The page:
Lockdowns Without Objectives: Where The Problem Lies
There has been vociferous debate in the media as well as amongst the public as to whether a lockdown is the right approach in attempting to tackle the COVID-19 pandemic. This notwithstanding, lockdowns have been imposed in various provinces in Pakistan. And in addition to this, even the federal government has announced in unison with provincial governments that the lockdown shall continue till at least the 14th of April 2020.
As it goes, the federal government is of the opinion that a complete lockdown will have profound and disastrous consequences for the vast majority of the people, who as it is, are already below the poverty line. It is asserted that such lockdowns will hit hard the lower and middle classes, with daily wagers being effectively out of work and without recourse to any means to sustain themselves. The salaried class will also face mass terminations on account of business cost cutting, and in addition to this, smaller businesses may go bankrupt as opposed to the bigger, deep-pocketed companies. The federal government has further affirmed that the state cannot replicate the response of developed countries in light of the sorry state of Pakistan’s economy.
On the other hand, the Sindh government, which is seen to be leading the lockdown efforts in the country, has asserted that it is imperative that Pakistan take action early and before the pandemic becomes unmanageable. It asserts that the government has no option but to lockdown the province and follow social distancing, and in doing so, it pinpoints the examples of certain major economies around the world, who have also resorted to this policy. Furthermore, the Sindh government asserts that that the poor shape of the economy is the very reason that preventive measures must be taken at the onset, and not once it overwhelms the already faltering and underfinanced healthcare system of the country.
In considering the above, the correct approach perhaps lies in the middle somewhere. Although it is correct that a complete lockdown may have adverse consequences for the lower and middle class families, amongst others, may cripple the economy, and may not even be sustainable in the long-run, in the alternative, without a lockdown of any kind, Pakistanis may very well be rearing for a slaughter, with an already overwhelmed and under financed healthcare system collapsing under the pressure.
Hence, a logical conclusion to the above would be that although a lockdown is important, it cannot go on indefinitely. In order for it to be effective, a lockdown must be accompanied with actionable road maps and achievable objectives so that it may eventually be lifted. Any lack of focus, or equivocation on the objectives to be achieved or the road map to be followed would strip the populace of its possible rewards.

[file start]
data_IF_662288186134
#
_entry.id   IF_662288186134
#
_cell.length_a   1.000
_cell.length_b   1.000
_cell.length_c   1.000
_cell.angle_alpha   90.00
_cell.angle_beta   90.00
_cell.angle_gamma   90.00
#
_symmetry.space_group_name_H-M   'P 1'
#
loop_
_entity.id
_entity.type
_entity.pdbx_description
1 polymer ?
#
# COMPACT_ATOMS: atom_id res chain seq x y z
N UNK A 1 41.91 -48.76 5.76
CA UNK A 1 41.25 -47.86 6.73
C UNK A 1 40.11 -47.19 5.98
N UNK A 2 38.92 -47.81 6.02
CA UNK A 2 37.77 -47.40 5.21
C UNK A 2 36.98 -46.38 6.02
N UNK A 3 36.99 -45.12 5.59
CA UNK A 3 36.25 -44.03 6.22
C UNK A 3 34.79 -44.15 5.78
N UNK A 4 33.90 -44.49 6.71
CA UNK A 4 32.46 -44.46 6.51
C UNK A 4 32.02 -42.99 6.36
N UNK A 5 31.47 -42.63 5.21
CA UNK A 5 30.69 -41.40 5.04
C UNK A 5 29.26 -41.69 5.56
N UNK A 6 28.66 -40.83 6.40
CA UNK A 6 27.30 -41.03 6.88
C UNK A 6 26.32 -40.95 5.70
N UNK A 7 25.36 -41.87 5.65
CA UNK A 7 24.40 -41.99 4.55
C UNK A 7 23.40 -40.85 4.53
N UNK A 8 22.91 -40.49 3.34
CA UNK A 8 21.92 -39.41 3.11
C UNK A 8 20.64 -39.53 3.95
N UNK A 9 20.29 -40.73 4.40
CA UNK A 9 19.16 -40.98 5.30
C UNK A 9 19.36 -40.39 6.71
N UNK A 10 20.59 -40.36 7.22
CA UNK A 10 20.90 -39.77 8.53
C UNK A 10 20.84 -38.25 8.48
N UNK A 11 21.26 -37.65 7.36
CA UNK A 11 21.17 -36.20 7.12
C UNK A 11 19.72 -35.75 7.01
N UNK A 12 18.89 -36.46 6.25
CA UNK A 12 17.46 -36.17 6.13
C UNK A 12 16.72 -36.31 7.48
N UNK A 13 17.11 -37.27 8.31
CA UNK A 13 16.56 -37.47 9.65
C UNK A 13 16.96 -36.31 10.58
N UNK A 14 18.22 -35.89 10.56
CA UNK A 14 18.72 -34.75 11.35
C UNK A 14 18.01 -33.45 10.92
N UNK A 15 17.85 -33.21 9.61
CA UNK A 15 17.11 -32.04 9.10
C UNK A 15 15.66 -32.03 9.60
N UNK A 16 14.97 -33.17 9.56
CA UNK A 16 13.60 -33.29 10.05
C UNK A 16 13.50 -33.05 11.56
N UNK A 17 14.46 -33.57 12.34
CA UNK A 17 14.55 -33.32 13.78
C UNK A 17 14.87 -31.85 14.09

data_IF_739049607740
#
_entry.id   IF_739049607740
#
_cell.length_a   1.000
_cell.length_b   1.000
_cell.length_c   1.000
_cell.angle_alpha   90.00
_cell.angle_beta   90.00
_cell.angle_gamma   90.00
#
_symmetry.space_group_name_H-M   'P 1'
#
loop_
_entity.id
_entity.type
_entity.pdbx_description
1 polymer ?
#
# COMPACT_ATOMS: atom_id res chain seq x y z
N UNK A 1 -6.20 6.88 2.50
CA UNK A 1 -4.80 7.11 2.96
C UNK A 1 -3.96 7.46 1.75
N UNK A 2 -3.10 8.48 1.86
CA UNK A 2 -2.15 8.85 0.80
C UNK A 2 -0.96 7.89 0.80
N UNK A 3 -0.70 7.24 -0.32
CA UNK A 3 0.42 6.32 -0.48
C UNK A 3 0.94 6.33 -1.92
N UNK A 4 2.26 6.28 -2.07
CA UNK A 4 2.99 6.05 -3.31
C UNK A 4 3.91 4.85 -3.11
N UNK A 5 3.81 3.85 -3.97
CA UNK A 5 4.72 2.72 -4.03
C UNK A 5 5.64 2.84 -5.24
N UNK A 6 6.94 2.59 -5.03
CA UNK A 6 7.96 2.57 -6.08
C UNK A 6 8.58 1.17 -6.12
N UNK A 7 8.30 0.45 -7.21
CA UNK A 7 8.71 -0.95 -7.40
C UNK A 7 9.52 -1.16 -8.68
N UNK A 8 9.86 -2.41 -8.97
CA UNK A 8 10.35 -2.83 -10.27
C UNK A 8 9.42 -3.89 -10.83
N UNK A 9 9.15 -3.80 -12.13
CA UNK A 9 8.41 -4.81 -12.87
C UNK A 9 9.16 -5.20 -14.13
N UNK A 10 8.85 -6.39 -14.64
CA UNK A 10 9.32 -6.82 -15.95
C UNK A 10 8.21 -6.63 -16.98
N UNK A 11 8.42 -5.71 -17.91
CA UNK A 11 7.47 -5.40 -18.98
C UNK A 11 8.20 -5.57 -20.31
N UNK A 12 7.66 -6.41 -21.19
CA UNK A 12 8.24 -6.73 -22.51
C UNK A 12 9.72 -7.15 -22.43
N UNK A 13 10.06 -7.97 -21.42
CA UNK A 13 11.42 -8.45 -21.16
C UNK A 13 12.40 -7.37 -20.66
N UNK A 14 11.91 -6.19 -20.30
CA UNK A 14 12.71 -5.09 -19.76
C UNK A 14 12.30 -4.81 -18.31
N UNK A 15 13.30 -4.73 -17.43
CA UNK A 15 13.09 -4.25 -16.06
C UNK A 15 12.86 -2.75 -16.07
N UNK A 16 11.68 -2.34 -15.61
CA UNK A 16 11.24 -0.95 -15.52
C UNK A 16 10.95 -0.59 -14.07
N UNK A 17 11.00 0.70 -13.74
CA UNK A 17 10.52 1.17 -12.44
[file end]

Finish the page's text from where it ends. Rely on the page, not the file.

Eventually, the lack of goal-oriented implementation will rob the lockdown of all its legitimacy and authority. And unfortunately, this is precisely what is happening in Sindh right now.
In Sindh, people who were once abiding by the government directives for a lockdown have now openly started flouting it. As we speak, cars, motorcycles and pedestrians can be seen loitering in public spaces, children can be seen playing outdoors and daily wagers and businesses can be observed surreptitiously resuming their trade.
Although the Chief Minister of the province has been trumpeted as having taken the lead in the fight against COVID-19, with publicized attempts to increase testing, screening, wards and other facilities, there has been an absolute dearth of information to the public as to how many hospitals, doctors, nurses, wards, other facilities and testing kits are required in order for the province to be ready for the lifting of the lockdown and face a subsequent and possible surge in COVID-19 cases. In essence, the government needs to tell the citizens what all needs to be invested in the healthcare system immediately in order for the province to be ready, and if such investments are not possible, then the next best possible plan of action.
Without clarity in the above, a sense of frustration is bound to set in within the general populace, who, without any end in sight, would deem it appropriate to venture out to make a living, feed their families or simply to take a stroll. With each passing day without a clear endgame, the government will find it more and more difficult to enforce social distancing norms and restrict public movement.
In a situation where there is a lockdown without a corresponding plan of action for its eventual lifting, its enforcement becomes more and more onerous – and less and less likely. In the end, if the objective of the lockdown was merely to delay the effects of the Coronavirus, then in essence, such relief would be short-lived, and would ultimately come at an extremely high cost.